Batchely is a name of ancient Anglo-Saxon
origin and comes from a family once having lived in the county of Cheshire
, in the parish of Baddely
Early Origins of the Batchely family
The surname Batchely was first found in Cheshire
, where they held a family seat
from ancient times, long before the Norman Conquest
Early History of the Batchely family
This web page shows only a small excerpt of our Batchely research.Another 133 words (10 lines of text) covering the years 1646, 1708, 1688, 1708, 1648 and 1704 are included under the topic Early Batchely History in all our PDF Extended History products and printed products wherever possible.
Batchely Spelling Variations
The English language only became standardized in the last few centuries; therefore, spelling variations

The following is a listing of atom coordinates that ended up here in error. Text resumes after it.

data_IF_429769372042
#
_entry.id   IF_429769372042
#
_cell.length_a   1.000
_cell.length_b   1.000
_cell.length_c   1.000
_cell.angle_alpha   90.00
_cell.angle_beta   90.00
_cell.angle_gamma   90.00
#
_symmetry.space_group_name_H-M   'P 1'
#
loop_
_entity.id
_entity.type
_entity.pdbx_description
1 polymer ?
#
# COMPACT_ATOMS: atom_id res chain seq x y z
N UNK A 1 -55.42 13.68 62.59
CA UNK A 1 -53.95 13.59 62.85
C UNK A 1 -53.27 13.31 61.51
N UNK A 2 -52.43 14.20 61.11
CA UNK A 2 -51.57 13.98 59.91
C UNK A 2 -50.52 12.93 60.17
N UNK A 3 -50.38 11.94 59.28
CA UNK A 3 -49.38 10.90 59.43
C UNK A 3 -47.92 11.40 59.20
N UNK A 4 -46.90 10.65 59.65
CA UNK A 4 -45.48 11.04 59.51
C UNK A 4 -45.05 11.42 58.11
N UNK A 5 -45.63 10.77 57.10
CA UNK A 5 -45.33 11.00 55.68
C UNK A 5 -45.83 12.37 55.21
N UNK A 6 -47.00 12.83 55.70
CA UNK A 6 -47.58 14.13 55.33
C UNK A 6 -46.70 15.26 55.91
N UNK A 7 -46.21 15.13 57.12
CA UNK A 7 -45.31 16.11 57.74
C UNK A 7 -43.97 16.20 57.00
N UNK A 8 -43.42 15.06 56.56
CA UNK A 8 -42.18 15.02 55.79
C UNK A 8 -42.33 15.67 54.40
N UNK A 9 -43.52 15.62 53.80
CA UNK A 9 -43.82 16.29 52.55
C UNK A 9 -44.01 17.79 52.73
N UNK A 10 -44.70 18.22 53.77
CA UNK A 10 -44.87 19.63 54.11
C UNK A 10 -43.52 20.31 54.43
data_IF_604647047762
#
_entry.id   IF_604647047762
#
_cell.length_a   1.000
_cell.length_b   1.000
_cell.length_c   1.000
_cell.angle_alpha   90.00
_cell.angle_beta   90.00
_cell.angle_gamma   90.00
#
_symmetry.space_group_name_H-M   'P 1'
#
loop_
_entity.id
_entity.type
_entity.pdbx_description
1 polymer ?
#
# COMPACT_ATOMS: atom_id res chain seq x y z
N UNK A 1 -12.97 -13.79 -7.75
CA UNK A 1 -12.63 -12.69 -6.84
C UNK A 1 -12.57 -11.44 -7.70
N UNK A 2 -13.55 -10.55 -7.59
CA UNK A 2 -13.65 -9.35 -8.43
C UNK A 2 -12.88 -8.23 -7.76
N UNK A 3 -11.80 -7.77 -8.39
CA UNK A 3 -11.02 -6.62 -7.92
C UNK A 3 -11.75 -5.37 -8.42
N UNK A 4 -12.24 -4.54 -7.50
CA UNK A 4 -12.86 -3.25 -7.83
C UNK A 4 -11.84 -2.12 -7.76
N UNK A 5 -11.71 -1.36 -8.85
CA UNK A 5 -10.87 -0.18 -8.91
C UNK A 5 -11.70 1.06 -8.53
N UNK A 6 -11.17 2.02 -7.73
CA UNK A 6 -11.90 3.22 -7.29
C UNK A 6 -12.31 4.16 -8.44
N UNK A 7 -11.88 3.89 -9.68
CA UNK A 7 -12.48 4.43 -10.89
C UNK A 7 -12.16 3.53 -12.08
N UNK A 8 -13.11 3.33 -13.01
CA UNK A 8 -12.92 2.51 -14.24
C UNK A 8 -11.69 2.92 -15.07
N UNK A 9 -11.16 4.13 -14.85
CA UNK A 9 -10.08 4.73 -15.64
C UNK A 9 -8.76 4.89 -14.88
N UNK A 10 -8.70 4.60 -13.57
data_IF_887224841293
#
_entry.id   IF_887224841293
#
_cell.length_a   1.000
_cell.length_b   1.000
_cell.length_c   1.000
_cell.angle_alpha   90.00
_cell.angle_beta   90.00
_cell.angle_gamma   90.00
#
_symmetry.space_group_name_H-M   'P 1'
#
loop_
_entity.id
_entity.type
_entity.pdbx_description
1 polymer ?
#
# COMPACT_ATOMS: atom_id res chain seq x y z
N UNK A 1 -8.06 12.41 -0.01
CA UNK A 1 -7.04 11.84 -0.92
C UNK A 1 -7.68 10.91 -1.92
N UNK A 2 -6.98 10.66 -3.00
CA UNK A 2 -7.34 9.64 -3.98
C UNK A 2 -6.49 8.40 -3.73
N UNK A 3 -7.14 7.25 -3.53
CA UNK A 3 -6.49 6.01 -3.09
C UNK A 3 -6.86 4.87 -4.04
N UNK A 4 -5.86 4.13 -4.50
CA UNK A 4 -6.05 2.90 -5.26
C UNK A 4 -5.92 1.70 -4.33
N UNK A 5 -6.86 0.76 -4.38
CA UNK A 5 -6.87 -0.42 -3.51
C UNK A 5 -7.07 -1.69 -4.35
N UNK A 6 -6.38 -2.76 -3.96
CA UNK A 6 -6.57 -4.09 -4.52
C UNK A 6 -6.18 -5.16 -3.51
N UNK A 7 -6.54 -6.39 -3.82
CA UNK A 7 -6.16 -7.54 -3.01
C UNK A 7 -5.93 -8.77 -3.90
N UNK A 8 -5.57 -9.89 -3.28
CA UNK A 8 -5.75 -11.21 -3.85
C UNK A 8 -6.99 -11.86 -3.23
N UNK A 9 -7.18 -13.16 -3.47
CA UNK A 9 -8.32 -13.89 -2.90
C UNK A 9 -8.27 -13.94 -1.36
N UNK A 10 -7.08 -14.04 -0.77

are common among early Anglo-Saxon
names. As the form of the English language changed, even the spelling of literate people's names evolved. Batchely has been recorded under many different variations, including Baddely, Baddeley, Baddiley, Badley, Badly, Badely, Badgely, Badlely and many more.
Early Notables of the Batchely family (pre 1700)
Another 35 words (2 lines of text) are included under the topic Early Batchely Notables in all our PDF Extended History products and printed products wherever possible.
Migration of the Batchely family to the New World and Oceana
For many English families, the political and religious disarray that shrouded England
made the far away New World an attractive prospect. On cramped disease-ridden ships, thousands migrated to those British colonies that would eventually become Canada and the United States. Those hardy settlers that survived the journey often went on to make important contributions to the emerging nations in which they landed. Analysis of immigration records indicates that some of the first North American immigrants bore the name Batchely or a variant listed above: John Badeley who settled in Virginia in 1623; Thomas Badley settled in Virginia in 1642; Tom Badgley settled in San Francisco, California, in 1852.